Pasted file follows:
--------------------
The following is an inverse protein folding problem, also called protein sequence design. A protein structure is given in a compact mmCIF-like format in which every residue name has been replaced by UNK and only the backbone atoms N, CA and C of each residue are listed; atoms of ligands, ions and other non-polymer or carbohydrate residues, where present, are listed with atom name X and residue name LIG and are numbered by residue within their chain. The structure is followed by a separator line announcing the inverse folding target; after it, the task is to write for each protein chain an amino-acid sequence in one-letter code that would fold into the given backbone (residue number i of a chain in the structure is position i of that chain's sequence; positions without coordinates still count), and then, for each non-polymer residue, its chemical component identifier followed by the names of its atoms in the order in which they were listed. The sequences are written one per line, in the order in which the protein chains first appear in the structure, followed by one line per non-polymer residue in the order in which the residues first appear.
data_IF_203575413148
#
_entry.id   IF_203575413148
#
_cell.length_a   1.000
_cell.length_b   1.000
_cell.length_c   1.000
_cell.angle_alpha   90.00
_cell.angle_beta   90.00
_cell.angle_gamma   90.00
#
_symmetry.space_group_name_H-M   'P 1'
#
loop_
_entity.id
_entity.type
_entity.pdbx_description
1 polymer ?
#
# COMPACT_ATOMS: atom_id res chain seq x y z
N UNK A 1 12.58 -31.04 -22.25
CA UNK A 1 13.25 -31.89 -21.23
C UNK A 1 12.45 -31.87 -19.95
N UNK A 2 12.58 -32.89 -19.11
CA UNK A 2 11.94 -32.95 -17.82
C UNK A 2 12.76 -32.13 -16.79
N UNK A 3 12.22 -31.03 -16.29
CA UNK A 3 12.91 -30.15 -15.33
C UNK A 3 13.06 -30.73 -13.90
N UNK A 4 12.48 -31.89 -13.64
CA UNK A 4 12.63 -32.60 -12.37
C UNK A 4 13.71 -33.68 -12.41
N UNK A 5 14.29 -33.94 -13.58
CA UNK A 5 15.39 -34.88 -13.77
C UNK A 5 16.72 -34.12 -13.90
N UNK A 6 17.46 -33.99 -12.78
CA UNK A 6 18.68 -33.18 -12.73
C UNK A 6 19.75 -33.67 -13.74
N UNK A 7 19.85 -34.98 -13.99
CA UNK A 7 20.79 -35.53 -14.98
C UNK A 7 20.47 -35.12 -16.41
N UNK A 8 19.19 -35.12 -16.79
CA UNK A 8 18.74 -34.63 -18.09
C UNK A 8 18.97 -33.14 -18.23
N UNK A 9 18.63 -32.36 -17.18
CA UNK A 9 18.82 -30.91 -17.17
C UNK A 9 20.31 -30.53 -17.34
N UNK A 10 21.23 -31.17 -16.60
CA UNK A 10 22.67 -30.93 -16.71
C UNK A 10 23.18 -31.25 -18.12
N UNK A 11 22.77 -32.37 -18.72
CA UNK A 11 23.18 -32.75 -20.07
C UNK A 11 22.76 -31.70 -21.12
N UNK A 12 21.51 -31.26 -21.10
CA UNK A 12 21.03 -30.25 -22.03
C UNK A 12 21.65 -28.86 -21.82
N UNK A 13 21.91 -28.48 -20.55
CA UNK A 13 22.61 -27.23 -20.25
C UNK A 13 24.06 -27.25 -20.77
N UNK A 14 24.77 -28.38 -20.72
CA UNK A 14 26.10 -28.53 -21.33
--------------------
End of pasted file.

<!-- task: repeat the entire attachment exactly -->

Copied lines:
The following is an inverse protein folding problem, also called protein sequence design. A protein structure is given in a compact mmCIF-like format in which every residue name has been replaced by UNK and only the backbone atoms N, CA and C of each residue are listed; atoms of ligands, ions and other non-polymer or carbohydrate residues, where present, are listed with atom name X and residue name LIG and are numbered by residue within their chain. The structure is followed by a separator line announcing the inverse folding target; after it, the task is to write for each protein chain an amino-acid sequence in one-letter code that would fold into the given backbone (residue number i of a chain in the structure is position i of that chain's sequence; positions without coordinates still count), and then, for each non-polymer residue, its chemical component identifier followed by the names of its atoms in the order in which they were listed. The sequences are written one per line, in the order in which the protein chains first appear in the structure, followed by one line per non-polymer residue in the order in which the residues first appear.
data_IF_203575413148
#
_entry.id   IF_203575413148
#
_cell.length_a   1.000
_cell.length_b   1.000
_cell.length_c   1.000
_cell.angle_alpha   90.00
_cell.angle_beta   90.00
_cell.angle_gamma   90.00
#
_symmetry.space_group_name_H-M   'P 1'
#
loop_
_entity.id
_entity.type
_entity.pdbx_description
1 polymer ?
#
# COMPACT_ATOMS: atom_id res chain seq x y z
N UNK A 1 12.58 -31.04 -22.25
CA UNK A 1 13.25 -31.89 -21.23
C UNK A 1 12.45 -31.87 -19.95
N UNK A 2 12.58 -32.89 -19.11
CA UNK A 2 11.94 -32.95 -17.82
C UNK A 2 12.76 -32.13 -16.79
N UNK A 3 12.22 -31.03 -16.29
CA UNK A 3 12.91 -30.15 -15.33
C UNK A 3 13.06 -30.73 -13.90
N UNK A 4 12.48 -31.89 -13.64
CA UNK A 4 12.63 -32.60 -12.37
C UNK A 4 13.71 -33.68 -12.41
N UNK A 5 14.29 -33.94 -13.58
CA UNK A 5 15.39 -34.88 -13.77
C UNK A 5 16.72 -34.12 -13.90
N UNK A 6 17.46 -33.99 -12.78
CA UNK A 6 18.68 -33.18 -12.73
C UNK A 6 19.75 -33.67 -13.74
N UNK A 7 19.85 -34.98 -13.99
CA UNK A 7 20.79 -35.53 -14.98
C UNK A 7 20.47 -35.12 -16.41
N UNK A 8 19.19 -35.12 -16.79
CA UNK A 8 18.74 -34.63 -18.09
C UNK A 8 18.97 -33.14 -18.23
N UNK A 9 18.63 -32.36 -17.18
CA UNK A 9 18.82 -30.91 -17.17
C UNK A 9 20.31 -30.53 -17.34
N UNK A 10 21.23 -31.17 -16.60
CA UNK A 10 22.67 -30.93 -16.71
C UNK A 10 23.18 -31.25 -18.12
N UNK A 11 22.77 -32.37 -18.72
CA UNK A 11 23.18 -32.75 -20.07
C UNK A 11 22.76 -31.70 -21.12
N UNK A 12 21.51 -31.26 -21.10
CA UNK A 12 21.03 -30.25 -22.03
C UNK A 12 21.65 -28.86 -21.82
N UNK A 13 21.91 -28.48 -20.55
CA UNK A 13 22.61 -27.23 -20.25
C UNK A 13 24.06 -27.25 -20.77
N UNK A 14 24.77 -28.38 -20.72
CA UNK A 14 26.10 -28.53 -21.33